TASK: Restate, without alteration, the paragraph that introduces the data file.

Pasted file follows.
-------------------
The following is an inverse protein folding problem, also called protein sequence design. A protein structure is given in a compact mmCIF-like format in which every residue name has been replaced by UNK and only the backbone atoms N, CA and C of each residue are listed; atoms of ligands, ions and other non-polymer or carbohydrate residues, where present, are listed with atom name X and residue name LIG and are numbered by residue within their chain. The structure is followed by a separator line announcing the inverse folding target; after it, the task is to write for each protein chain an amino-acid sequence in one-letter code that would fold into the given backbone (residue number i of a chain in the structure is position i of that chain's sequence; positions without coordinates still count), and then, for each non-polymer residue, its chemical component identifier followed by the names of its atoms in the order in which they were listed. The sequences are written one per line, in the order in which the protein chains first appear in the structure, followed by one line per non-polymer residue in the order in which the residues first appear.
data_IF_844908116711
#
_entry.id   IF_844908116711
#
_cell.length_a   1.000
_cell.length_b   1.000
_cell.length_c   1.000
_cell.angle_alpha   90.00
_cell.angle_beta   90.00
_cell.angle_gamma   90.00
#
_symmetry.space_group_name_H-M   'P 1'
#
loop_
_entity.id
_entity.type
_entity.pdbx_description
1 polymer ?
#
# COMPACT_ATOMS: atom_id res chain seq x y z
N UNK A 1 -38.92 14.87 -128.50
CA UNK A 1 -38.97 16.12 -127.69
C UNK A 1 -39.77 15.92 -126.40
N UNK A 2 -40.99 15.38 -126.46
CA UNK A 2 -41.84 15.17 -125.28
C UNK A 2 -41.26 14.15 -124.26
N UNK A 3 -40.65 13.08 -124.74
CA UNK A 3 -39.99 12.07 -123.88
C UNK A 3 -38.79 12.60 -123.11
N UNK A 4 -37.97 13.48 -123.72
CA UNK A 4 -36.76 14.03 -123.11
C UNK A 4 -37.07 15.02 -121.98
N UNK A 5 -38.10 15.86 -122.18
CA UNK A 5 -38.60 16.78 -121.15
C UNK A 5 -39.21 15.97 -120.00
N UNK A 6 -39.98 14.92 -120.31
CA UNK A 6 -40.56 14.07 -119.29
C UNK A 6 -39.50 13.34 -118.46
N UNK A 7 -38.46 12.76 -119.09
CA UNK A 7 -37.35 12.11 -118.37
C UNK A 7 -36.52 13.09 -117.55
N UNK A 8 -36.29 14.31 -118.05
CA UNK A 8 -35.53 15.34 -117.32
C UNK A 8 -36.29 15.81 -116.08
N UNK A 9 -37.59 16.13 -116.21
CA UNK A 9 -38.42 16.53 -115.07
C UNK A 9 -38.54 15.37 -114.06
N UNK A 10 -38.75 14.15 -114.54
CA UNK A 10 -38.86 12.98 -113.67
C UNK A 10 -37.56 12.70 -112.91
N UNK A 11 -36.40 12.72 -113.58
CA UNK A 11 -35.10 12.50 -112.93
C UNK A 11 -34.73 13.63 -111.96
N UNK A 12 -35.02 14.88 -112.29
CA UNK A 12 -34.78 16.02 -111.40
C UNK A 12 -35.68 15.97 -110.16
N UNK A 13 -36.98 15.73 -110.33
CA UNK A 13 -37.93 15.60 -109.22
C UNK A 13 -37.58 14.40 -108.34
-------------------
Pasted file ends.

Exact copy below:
The following is an inverse protein folding problem, also called protein sequence design. A protein structure is given in a compact mmCIF-like format in which every residue name has been replaced by UNK and only the backbone atoms N, CA and C of each residue are listed; atoms of ligands, ions and other non-polymer or carbohydrate residues, where present, are listed with atom name X and residue name LIG and are numbered by residue within their chain. The structure is followed by a separator line announcing the inverse folding target; after it, the task is to write for each protein chain an amino-acid sequence in one-letter code that would fold into the given backbone (residue number i of a chain in the structure is position i of that chain's sequence; positions without coordinates still count), and then, for each non-polymer residue, its chemical component identifier followed by the names of its atoms in the order in which they were listed. The sequences are written one per line, in the order in which the protein chains first appear in the structure, followed by one line per non-polymer residue in the order in which the residues first appear.